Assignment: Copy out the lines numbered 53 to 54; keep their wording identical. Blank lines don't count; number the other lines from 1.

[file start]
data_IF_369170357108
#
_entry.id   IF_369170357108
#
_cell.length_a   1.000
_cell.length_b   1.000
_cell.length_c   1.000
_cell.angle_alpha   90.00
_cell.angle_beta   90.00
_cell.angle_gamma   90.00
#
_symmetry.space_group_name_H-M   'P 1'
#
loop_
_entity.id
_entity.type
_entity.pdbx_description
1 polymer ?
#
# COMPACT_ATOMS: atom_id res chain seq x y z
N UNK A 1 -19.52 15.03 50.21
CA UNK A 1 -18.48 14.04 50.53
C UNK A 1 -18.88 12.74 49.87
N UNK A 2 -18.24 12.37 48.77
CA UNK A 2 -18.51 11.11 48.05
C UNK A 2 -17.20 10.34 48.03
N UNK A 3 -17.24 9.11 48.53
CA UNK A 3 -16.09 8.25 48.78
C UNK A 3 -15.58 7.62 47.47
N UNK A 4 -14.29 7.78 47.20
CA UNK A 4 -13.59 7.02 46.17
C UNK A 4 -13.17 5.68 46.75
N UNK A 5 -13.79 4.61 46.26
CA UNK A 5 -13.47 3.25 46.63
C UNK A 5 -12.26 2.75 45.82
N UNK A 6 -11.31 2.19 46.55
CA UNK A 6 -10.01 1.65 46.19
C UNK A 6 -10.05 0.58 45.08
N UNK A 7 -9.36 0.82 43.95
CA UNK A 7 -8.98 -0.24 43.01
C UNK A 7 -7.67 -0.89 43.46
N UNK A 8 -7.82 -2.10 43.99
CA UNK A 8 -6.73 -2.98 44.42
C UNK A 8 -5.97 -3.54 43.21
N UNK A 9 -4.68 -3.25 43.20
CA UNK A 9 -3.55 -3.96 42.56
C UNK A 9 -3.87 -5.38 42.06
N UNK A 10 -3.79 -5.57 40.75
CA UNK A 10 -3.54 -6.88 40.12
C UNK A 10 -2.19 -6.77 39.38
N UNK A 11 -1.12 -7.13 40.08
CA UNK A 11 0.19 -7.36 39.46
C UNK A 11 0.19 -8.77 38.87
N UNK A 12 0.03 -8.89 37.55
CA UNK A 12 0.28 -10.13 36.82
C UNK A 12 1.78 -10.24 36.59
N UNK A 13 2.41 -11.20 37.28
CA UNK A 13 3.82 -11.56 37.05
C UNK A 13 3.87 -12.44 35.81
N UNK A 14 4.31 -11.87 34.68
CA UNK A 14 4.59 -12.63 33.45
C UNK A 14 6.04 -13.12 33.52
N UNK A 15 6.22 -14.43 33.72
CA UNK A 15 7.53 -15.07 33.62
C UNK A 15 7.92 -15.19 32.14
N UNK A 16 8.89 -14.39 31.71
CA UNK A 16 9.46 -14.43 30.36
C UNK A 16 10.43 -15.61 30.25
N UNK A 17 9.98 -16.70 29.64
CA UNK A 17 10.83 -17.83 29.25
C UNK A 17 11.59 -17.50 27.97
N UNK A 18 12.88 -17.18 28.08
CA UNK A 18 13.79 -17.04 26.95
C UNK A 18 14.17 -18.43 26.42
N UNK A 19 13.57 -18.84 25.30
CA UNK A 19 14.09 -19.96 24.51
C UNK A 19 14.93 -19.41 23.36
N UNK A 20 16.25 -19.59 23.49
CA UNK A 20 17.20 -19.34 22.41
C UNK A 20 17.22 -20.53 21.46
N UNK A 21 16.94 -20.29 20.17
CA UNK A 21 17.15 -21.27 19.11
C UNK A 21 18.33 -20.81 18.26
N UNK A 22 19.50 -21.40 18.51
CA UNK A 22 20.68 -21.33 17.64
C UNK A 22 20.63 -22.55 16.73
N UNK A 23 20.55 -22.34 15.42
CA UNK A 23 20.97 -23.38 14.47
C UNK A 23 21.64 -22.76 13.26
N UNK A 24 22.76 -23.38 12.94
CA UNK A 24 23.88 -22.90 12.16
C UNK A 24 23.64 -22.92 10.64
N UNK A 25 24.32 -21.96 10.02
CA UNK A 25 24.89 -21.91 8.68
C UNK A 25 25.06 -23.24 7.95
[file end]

C UNK A 11 0.19 -8.77 38.87
N UNK A 12 0.03 -8.89 37.55